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Before It Became the Norm, Which States Had the Most Remote Workers?

GOBankingRates Logo By Cameron Huddleston of GOBankingRates | Slide 1 of 51: Along with the rise in unemployment, the U.S. has seen a surge of people working remotely as a result of the coronavirus pandemic. According to a Gallup poll, 62% of employed Americans say they have worked from home during the crisis. Despite the challenges of working from home, these Americans can consider themselves lucky to still have a paycheck coming in during these challenging times. Even before the coronavirus struck, working remotely was a growing trend in the U.S. An analysis by FlexJobs and Global Workplace Analytics found that the number of people working remotely had grown 44% over the past five years. It had grown 91% over the past 10 years. That said, remote workers still made up just a small percentage of the overall workforce prior to the crisis that forced employees out of offices and into their homes. Only about 5% of the workforce was working remotely as of the Census Bureau’s 2018 American Community Survey. Find Out: These States Have the Best Chance To Bounce Back From the Coronavirus Unemployment Tsunami However, that percentage varied greatly from state to state, GOBankingRates found. Using Census Bureau data, GOBankingRates identified what percentage of each state’s workforce worked from home. Then it ranked the states from the smallest to the largest percentage of remote workers, with the top state being the one with the largest share of its workforce made up of remote workers. Most states in the West had a higher percentage of remote workers than the national average of 4.93%. States with a lower percentage of remote workers tended to be in the Midwest and South. In fact, the bottom six states all were in the South. Now that working remotely has become the norm for more workers, many are reluctant to go back to work in an office. The Gallup poll found that 59% of workers who’ve been doing their jobs from home would like to continue to work remotely as much as possible. As stay-at-home orders are lifted, it will be interesting to see if states that already had a higher-than-average percentage of remote workers will witness that percentage rise even more. Save: Best Checking Accounts of 2021: High APYs & Low Fees See if your state is among those where remote work was more commonplace or a rarity. You might find yourself back in an office soon if you live in one of the states expected to bounce back quickly from the coronavirus. Last updated: Jan. 22, 2021

Along with the rise in unemployment, the U.S. has seen a surge of people working remotely as a result of the coronavirus pandemic. According to a Gallup poll, 62% of employed Americans say they have worked from home during the crisis. Despite the challenges of working from home, these Americans can consider themselves lucky to still have a paycheck coming in during these challenging times.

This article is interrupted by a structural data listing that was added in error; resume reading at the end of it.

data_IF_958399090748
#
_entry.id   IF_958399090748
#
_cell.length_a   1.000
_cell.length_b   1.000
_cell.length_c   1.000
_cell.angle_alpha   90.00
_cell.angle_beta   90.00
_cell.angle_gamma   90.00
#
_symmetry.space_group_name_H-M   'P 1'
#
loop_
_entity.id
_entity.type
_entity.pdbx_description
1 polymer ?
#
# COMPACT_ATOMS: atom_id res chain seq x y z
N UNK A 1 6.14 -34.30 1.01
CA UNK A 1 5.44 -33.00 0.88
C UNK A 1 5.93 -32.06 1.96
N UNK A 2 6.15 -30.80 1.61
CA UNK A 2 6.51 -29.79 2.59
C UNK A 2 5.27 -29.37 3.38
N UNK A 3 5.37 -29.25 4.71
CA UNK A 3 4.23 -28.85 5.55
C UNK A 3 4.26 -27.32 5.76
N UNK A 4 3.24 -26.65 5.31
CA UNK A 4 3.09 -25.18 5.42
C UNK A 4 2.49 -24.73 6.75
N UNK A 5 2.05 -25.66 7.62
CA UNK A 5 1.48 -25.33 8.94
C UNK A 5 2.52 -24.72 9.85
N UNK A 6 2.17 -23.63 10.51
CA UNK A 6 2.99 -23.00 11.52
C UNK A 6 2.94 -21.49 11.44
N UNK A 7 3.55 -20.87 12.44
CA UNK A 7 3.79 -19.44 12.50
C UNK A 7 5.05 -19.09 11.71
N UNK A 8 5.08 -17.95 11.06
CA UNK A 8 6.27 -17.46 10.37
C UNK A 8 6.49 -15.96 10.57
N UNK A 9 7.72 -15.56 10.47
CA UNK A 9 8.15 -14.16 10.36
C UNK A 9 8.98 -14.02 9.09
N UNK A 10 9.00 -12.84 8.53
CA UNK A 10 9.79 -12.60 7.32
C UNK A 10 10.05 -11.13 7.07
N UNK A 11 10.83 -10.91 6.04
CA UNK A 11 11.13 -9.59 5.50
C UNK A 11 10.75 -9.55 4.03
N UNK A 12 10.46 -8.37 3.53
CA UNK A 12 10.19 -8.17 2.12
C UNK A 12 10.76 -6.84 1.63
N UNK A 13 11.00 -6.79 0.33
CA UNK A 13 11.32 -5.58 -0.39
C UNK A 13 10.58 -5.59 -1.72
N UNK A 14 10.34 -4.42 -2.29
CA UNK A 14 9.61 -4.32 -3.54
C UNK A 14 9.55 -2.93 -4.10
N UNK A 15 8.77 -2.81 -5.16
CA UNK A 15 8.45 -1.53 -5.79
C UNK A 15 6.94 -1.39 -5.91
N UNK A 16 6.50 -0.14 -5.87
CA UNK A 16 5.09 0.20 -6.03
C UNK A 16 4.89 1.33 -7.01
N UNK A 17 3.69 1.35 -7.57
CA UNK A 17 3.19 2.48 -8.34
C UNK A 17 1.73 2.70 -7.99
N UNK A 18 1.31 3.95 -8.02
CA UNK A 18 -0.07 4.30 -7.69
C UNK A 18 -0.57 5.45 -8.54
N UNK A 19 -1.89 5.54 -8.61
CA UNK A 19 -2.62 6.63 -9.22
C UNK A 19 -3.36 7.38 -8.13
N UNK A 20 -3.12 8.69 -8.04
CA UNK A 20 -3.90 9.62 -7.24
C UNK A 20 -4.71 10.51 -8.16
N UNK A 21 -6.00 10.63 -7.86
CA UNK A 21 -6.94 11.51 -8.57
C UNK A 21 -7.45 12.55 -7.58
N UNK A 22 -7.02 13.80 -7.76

Even before the coronavirus struck, working remotely was a growing trend in the U.S. An analysis by FlexJobs and Global Workplace Analytics found that the number of people working remotely had grown 44% over the past five years. It had grown 91% over the past 10 years.

That said, remote workers still made up just a small percentage of the overall workforce prior to the crisis that forced employees out of offices and into their homes. Only about 5% of the workforce was working remotely as of the Census Bureau’s 2018 American Community Survey.

Find Out: These States Have the Best Chance To Bounce Back From the Coronavirus Unemployment Tsunami

However, that percentage varied greatly from state to state, GOBankingRates found. Using Census Bureau data, GOBankingRates identified what percentage of each state’s workforce worked from home. Then it ranked the states from the smallest to the largest percentage of remote workers, with the top state being the one with the largest share of its workforce made up of remote workers.

Most states in the West had a higher percentage of remote workers than the national average of 4.93%. States with a lower percentage of remote workers tended to be in the Midwest and South. In fact, the bottom six states all were in the South.

Now that working remotely has become the norm for more workers, many are reluctant to go back to work in an office. The Gallup poll found that 59% of workers who’ve been doing their jobs from home would like to continue to work remotely as much as possible. As stay-at-home orders are lifted, it will be interesting to see if states that already had a higher-than-average percentage of remote workers will witness that percentage rise even more.

Save: Best Checking Accounts of 2021: High APYs & Low Fees

See if your state is among those where remote work was more commonplace or a rarity. You might find yourself back in an office soon if you live in one of the states expected to bounce back quickly from the coronavirus.

Last updated: Jan. 22, 2021

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